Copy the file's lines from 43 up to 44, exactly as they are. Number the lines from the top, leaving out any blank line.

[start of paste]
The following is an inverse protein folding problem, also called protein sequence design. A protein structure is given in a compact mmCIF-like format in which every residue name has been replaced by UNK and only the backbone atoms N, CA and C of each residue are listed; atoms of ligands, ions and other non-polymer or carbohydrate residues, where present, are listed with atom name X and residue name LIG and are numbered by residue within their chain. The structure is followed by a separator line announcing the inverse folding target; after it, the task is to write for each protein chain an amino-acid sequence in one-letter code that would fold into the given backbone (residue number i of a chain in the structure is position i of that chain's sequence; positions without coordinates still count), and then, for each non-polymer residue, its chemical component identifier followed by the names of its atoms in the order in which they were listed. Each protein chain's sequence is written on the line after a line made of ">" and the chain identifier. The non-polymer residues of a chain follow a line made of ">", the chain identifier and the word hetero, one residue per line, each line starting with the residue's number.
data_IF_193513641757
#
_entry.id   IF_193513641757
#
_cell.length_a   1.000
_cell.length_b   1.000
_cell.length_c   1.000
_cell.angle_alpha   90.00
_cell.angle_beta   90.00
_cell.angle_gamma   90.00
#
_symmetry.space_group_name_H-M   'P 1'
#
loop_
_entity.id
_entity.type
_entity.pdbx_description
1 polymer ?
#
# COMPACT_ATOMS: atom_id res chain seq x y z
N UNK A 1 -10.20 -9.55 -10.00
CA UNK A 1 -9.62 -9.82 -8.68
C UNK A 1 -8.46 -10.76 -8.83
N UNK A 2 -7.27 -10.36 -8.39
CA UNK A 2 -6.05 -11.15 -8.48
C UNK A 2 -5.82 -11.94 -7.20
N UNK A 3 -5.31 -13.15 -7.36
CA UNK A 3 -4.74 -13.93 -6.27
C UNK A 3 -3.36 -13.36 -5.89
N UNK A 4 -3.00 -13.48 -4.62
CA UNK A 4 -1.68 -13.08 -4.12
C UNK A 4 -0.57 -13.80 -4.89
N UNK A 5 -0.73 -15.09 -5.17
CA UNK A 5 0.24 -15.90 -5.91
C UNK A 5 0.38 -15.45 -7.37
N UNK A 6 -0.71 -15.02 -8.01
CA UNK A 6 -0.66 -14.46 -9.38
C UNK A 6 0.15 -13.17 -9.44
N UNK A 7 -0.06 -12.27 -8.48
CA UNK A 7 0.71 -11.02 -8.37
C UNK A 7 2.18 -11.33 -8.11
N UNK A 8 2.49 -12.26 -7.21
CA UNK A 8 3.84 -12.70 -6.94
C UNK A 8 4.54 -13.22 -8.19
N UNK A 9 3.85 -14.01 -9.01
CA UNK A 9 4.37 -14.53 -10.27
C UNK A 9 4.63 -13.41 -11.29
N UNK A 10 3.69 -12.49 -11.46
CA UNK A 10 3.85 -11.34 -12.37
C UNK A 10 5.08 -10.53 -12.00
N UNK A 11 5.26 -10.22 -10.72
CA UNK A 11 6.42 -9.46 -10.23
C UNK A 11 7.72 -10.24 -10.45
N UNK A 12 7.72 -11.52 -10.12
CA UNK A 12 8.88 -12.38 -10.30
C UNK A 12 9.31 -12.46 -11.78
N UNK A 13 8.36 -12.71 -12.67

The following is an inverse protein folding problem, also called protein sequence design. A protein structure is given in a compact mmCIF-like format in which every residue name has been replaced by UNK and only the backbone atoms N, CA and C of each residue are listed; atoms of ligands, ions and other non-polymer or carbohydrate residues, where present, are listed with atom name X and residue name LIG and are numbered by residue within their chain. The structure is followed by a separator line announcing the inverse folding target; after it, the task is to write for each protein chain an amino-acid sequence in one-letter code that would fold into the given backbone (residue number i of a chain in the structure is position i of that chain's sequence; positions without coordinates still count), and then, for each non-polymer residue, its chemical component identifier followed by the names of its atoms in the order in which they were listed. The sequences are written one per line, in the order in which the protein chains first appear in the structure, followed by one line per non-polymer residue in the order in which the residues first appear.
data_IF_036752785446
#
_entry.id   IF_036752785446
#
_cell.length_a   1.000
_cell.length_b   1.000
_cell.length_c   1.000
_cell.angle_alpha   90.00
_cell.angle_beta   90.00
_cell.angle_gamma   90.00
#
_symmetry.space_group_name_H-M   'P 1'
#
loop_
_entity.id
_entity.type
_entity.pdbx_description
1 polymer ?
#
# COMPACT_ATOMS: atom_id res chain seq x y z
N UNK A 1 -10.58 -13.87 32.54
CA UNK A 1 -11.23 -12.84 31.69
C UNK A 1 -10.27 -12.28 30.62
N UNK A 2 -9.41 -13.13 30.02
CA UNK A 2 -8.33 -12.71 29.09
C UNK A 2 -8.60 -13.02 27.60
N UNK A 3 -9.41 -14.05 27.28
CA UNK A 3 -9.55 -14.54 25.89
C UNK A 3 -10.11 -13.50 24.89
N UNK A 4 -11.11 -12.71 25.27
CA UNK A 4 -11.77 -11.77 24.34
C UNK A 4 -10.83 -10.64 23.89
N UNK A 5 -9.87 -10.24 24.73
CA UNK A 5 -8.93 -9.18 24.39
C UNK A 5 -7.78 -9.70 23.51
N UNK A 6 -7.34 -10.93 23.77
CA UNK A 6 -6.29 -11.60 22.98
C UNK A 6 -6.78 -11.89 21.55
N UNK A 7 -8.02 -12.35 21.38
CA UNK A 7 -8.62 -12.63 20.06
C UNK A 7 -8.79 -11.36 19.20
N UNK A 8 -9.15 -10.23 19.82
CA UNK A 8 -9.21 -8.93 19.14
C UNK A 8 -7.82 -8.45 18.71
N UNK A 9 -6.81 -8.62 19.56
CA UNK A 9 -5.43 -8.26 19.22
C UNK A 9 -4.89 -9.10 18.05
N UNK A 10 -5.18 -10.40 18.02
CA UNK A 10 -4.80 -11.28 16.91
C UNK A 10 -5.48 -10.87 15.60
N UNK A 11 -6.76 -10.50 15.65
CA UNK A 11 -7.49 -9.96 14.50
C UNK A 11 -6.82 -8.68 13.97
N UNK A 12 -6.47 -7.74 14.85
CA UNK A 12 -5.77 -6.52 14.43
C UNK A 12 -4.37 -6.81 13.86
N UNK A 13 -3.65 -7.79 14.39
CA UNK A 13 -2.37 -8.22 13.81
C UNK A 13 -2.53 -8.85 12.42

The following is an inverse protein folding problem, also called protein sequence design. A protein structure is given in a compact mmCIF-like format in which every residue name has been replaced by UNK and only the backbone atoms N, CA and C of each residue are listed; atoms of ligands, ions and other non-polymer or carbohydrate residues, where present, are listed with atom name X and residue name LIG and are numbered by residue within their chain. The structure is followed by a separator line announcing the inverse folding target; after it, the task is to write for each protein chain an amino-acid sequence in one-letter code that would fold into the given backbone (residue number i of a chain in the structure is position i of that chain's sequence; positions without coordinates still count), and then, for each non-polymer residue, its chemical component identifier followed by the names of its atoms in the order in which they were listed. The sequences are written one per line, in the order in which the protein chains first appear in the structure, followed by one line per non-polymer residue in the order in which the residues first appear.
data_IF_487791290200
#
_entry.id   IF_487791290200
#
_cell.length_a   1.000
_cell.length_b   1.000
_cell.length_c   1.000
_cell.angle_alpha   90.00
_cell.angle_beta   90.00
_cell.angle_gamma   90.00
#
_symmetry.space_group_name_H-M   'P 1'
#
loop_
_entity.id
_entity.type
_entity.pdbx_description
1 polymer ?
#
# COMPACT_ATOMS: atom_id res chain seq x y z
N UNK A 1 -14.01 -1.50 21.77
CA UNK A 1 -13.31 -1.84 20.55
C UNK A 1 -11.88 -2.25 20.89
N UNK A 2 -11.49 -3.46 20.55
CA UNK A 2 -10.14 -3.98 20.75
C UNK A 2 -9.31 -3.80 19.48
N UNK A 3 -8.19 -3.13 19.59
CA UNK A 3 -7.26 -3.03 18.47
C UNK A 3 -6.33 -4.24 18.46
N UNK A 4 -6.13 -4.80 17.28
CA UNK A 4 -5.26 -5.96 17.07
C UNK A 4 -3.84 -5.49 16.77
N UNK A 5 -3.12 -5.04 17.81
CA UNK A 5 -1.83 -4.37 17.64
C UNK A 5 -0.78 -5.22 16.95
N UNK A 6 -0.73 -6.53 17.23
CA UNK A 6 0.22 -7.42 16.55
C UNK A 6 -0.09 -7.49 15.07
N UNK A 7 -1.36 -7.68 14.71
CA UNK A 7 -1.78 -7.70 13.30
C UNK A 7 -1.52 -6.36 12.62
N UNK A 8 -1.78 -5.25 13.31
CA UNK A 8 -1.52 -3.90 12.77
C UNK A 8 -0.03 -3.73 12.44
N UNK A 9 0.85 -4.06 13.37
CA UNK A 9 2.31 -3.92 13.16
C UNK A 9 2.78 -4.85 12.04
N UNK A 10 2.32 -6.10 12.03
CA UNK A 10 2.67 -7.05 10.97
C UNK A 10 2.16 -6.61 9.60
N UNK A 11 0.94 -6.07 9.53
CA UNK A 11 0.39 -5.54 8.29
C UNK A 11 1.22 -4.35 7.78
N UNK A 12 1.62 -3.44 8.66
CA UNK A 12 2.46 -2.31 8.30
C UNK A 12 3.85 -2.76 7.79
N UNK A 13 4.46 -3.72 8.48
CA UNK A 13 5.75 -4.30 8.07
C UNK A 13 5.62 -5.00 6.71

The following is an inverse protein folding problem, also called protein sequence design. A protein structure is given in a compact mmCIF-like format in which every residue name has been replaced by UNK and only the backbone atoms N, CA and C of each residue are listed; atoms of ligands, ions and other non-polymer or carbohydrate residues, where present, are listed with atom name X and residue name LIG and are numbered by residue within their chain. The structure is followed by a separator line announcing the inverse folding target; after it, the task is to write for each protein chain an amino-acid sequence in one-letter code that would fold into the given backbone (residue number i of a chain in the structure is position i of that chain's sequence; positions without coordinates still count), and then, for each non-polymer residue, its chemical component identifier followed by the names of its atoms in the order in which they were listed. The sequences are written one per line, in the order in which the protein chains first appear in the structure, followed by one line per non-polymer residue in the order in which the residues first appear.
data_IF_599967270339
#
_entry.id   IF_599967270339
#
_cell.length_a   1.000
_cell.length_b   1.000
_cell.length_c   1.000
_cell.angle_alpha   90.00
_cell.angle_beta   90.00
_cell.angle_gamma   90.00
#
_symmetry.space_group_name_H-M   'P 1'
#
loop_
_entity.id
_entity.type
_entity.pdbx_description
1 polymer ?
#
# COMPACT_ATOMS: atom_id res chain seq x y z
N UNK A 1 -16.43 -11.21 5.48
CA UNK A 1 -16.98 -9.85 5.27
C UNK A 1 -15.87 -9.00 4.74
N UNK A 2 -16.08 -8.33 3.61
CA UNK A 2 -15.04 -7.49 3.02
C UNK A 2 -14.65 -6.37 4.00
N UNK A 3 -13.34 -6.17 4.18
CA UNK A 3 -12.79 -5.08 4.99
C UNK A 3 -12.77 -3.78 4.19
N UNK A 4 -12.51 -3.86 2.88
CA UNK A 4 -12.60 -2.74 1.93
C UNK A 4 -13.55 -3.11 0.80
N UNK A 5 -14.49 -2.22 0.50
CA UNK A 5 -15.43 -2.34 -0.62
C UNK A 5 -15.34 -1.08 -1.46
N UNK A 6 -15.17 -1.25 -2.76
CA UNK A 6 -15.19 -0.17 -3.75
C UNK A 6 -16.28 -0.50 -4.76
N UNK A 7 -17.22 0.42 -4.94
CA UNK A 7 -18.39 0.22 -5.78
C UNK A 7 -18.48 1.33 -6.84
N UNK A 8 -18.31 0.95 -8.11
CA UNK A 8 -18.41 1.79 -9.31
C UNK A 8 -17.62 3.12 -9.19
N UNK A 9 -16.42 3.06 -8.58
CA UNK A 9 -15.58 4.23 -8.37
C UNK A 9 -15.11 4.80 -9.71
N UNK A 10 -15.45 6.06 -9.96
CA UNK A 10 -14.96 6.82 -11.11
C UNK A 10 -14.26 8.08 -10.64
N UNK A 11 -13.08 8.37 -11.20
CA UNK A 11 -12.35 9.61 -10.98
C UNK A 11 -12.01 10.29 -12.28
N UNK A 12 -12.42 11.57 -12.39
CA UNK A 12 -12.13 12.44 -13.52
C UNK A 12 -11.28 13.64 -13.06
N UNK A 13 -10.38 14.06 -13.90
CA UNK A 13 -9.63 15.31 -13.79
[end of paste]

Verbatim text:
N UNK A 8 2.49 -12.26 -7.21
CA UNK A 8 3.84 -12.70 -6.94